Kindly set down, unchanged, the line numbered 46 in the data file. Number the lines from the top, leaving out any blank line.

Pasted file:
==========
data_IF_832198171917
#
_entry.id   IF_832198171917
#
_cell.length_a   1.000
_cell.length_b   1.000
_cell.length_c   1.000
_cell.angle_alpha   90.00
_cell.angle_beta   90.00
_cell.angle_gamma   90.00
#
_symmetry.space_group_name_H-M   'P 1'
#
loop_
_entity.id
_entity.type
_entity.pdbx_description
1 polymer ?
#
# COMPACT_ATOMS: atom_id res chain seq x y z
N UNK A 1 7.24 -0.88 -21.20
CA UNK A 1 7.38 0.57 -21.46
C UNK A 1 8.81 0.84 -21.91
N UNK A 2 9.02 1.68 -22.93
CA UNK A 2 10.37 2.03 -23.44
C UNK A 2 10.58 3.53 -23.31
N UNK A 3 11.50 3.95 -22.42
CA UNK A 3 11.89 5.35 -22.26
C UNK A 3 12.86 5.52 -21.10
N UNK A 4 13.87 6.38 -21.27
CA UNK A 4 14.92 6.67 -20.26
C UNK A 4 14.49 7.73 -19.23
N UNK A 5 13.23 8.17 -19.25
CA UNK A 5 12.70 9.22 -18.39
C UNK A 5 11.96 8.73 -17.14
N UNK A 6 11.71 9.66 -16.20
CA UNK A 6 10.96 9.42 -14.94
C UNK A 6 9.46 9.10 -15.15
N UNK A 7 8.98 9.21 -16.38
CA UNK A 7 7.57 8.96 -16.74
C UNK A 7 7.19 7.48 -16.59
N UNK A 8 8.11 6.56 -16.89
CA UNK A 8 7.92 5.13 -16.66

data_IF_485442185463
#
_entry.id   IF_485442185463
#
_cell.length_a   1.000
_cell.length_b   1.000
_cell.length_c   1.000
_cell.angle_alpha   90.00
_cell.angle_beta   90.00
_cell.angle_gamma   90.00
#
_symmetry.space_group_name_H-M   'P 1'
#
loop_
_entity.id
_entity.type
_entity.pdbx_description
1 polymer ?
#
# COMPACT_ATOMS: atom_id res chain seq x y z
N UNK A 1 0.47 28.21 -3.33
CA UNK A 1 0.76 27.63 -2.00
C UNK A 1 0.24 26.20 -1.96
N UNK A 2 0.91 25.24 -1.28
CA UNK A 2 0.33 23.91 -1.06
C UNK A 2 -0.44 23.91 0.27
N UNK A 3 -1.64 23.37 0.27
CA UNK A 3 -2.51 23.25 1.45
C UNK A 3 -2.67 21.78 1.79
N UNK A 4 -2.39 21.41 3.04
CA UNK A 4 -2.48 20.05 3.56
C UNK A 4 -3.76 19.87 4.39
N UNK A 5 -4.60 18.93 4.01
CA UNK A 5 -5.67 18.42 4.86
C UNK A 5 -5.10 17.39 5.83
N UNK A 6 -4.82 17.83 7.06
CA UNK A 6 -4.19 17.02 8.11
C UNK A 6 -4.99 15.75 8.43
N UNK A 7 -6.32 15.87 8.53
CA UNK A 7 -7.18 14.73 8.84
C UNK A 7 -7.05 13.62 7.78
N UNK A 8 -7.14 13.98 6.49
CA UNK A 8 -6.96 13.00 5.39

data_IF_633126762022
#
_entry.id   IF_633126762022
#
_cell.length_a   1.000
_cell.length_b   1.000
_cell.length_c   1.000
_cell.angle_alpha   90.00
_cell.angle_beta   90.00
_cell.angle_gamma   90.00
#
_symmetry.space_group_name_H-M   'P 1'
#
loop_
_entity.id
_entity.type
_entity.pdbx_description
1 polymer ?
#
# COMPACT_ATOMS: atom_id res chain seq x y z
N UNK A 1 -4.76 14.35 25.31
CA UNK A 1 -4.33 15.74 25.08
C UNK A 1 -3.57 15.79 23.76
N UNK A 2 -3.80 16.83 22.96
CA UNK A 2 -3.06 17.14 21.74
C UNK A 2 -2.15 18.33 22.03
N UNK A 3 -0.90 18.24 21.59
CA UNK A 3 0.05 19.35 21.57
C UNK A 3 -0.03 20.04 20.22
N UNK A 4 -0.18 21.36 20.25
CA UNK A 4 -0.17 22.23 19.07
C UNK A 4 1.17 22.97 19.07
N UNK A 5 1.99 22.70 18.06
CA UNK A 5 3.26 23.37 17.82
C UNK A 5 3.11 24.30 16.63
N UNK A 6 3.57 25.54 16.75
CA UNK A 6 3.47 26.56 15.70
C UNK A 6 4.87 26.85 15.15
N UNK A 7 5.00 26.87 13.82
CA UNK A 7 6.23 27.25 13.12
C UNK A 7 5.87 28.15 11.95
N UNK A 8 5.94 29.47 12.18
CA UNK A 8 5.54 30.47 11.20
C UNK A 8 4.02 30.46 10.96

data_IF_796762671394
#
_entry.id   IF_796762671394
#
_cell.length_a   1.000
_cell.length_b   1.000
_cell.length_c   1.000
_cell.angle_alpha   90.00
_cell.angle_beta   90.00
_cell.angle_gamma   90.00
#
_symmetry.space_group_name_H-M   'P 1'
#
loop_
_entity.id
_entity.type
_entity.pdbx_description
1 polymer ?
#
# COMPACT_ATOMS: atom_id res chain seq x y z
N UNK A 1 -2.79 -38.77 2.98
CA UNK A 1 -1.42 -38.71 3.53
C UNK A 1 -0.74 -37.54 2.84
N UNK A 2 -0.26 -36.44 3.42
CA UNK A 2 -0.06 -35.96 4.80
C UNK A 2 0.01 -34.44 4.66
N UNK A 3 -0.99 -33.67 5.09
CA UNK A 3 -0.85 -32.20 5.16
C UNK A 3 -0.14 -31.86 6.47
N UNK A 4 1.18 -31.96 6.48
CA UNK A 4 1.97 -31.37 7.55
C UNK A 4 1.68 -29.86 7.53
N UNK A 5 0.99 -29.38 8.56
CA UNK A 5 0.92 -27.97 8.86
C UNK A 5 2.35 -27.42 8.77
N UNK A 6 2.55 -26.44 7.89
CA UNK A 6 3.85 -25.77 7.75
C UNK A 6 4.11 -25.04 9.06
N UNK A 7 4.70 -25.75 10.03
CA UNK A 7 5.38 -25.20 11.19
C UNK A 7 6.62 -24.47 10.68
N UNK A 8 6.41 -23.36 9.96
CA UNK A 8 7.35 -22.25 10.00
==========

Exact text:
_entry.id   IF_485442185463